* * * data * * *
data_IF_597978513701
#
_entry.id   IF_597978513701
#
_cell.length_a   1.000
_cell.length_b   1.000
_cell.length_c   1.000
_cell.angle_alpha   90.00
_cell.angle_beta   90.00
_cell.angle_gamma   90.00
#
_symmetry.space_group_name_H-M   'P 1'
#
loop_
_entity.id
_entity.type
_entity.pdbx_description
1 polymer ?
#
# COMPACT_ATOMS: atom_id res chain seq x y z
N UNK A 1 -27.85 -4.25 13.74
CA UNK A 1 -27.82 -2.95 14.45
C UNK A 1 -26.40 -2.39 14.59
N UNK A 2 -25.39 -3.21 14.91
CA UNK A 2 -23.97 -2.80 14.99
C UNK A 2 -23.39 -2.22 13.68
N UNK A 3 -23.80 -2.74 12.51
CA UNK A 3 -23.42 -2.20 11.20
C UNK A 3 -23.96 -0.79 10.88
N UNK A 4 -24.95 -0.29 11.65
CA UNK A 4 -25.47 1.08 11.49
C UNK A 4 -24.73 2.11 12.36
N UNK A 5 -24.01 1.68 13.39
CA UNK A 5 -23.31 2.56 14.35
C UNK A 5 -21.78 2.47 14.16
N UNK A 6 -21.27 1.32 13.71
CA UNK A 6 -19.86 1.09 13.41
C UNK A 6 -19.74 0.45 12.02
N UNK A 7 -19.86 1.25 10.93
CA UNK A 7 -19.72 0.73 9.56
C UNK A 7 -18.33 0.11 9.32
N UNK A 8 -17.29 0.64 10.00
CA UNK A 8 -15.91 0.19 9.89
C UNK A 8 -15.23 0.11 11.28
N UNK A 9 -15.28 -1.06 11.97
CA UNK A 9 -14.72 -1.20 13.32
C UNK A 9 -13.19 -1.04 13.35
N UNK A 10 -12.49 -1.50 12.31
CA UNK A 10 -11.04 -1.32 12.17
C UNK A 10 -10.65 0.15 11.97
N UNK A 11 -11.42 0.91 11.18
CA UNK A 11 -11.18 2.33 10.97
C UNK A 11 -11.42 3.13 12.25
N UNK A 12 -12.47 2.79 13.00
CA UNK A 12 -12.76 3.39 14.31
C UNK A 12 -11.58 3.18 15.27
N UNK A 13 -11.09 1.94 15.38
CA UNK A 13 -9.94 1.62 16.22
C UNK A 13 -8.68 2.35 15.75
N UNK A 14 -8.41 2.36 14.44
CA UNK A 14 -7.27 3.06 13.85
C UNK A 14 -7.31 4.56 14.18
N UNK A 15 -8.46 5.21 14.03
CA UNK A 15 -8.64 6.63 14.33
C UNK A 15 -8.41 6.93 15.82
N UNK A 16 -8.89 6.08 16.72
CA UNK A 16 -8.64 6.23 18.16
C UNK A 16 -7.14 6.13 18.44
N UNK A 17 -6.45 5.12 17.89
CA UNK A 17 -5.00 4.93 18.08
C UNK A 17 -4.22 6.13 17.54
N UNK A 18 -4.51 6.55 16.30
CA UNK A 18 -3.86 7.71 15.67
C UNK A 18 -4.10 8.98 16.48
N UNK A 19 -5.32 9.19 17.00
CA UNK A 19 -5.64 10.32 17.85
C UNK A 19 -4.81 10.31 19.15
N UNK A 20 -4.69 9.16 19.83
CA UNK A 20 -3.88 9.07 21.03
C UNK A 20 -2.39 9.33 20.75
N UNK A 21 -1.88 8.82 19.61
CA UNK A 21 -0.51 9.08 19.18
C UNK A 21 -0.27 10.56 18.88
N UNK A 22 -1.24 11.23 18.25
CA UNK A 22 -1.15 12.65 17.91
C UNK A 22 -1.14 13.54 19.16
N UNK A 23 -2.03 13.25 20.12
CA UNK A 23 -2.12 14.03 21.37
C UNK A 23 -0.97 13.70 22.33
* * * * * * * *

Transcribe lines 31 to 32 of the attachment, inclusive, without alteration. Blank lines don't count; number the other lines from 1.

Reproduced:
CA UNK A 4 -25.47 1.08 11.49
C UNK A 4 -24.73 2.11 12.36